Scholastic Administrator - Back to School 2011 - (Page 36)
More districts are using the DIY model to create online teachers and offer blended courses, all while keeping an ll eye on the bottom line. ye
BY MICHELLE LOCKE LOCK
, tin Kipp’s high school English class last year was as traditional as could be. She led her students through the classic American story of Nick, Jay, and Daisy’s adven adveny, tures i The Great Gatsby; the class dis disres in e Gatsb cussed, debated, and wrote about F. Scott ssed, Fitzgerald’s novel. But Kipp never met tzgerald’s any of her students—the entire class was y taught online with e-mails, discussion ught boards, phone calls, and webinars. webinars This mode of learning has become is increasingly popular, and more schools creasingly are exploring the net benefits of going e online to offer more, and more advance advanced, line courses for students. urses students
How Popular Is It? w It
I 2000, about 50,000 students. The latest data out show more t an 4 million students. than ow tudent That’s still only a dent in reaching the at’s total 55 million students in K–12, but it’s tal “the fastest growing innovation any anyhe where in K–12 education, and that’s sig sigere nificant,” says Susan Patrick, president ficant,” and CEO of the International Association d for K–12 Online Learning (iNACOL) (iNACOL). r Some classes are 100 percent online, me like Kipp’s course, part of the curri currike cula offered by Jefferson County Public la Schools near Denver; some are blended, hools meaning they include in- rson su in-person support. anin rt.
trol over the process? It can be done, says Quinn Kellis, assistant superintendent of Dysart Unified School District, about 20 miles northwest of Phoenix, which opened its iSchool last spring. But “there has to be a tremendous amount of support built into the program. It would be a catacata strophic failure to assume just because rophic students are enrolled that they’re going to udents independently do all the work and finish dependently on time. time.” Funding is a big issue when deciding nding to offer Web courses, and Dysart’s decideci sion to jump online was partly motivated on by students taking credit-recovery classclass es from outside online providers, which meant the district was losing approxiant approx mately $1.5 million a year, Kellis says. tely re More important, students were finishing e havi grasped the courses without having gra ed the necessary skills, he says says. cessary Setting up the iSchool cost about ttin u $300,000, with additional annual costs 00,000, projected to be about $250,000, so ojected Dysart’s online effort is not so much sart’s a moneymaker as a money saver, says Kellis. Meanwhile, officials can be confi confillis. dent their students have access to high highnt quality curricula. ality curricula The iSchool began with a focus e on credit-recovery opportuopportu nities and is now adding ties honors and el ctive nors a elective courses. urses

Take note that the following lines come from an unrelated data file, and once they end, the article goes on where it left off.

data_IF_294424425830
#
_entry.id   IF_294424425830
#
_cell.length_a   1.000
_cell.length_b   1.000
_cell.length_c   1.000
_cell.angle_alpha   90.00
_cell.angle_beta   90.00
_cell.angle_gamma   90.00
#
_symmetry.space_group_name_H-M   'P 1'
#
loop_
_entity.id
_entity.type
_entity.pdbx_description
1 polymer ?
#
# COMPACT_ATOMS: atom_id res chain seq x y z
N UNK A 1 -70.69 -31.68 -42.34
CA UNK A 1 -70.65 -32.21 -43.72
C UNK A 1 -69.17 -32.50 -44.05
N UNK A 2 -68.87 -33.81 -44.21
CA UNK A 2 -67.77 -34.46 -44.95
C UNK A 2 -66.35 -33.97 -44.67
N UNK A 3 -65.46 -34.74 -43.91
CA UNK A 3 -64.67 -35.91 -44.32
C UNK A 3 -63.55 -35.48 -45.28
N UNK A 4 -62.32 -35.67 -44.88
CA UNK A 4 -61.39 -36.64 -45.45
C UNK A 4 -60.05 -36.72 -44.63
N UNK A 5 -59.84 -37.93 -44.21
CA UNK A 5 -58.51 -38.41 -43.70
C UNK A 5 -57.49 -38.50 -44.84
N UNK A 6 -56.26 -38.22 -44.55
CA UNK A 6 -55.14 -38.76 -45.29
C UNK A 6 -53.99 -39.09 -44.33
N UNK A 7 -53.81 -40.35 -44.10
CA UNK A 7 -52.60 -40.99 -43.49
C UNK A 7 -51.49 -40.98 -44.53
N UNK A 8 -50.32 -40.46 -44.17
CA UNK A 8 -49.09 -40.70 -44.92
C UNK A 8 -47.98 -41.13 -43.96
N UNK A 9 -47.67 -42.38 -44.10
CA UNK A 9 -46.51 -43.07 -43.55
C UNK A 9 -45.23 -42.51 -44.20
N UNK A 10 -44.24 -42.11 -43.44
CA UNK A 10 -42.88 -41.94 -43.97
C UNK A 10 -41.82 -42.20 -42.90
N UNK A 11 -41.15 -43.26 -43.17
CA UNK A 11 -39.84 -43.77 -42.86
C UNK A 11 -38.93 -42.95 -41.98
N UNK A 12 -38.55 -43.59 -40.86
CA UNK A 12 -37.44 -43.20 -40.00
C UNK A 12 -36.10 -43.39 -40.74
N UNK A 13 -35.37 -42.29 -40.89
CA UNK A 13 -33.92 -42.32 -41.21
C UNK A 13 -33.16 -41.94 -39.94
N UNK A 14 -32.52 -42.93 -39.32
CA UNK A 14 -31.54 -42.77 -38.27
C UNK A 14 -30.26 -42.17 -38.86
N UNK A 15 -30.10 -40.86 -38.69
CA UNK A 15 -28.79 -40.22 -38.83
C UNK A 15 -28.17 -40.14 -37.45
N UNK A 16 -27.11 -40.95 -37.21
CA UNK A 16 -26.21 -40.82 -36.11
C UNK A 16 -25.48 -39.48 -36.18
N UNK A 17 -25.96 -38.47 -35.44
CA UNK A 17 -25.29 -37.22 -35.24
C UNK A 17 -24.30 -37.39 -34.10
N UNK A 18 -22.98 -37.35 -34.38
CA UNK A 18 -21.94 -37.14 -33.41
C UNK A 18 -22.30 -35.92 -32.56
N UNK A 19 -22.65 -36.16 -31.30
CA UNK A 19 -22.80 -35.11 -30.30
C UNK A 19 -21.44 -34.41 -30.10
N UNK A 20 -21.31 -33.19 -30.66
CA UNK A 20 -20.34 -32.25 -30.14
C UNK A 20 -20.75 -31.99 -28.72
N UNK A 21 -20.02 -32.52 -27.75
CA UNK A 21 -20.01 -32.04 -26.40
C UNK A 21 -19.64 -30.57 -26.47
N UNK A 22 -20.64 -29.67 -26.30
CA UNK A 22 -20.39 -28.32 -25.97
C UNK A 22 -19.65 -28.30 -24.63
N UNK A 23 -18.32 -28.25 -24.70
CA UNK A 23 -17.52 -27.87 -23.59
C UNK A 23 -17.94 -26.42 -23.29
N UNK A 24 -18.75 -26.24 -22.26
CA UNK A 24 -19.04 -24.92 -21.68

Web b Teacher Musts acher Must
marks of a skilled online teachrks killed nline te h er starts with the traditional qualifiualifi cations, mastery of the subject material, tions, and the ability to deliver it. But online d teachers need a few more skills in their achers toolbox. olbox Tech Tolerance Online teachers don’t line ch Tolerance: have to be computer experts, but they ve must be comfortable with technology st and flexible enough to be ready with d alternatives if glitches occur occur. ternatives
mpanies Companies like Blackboard and Moodle ovide provide online platforms. A number of mpanies companies design the courses, including 2 K12 and Florida Virtual School (FLVS). But what of the school that wants to t take more of a DIY approach due to bud ke budget constraints or a desire to retain con t con36
PHOTO: ROGER HAGADONE O: HAGADON
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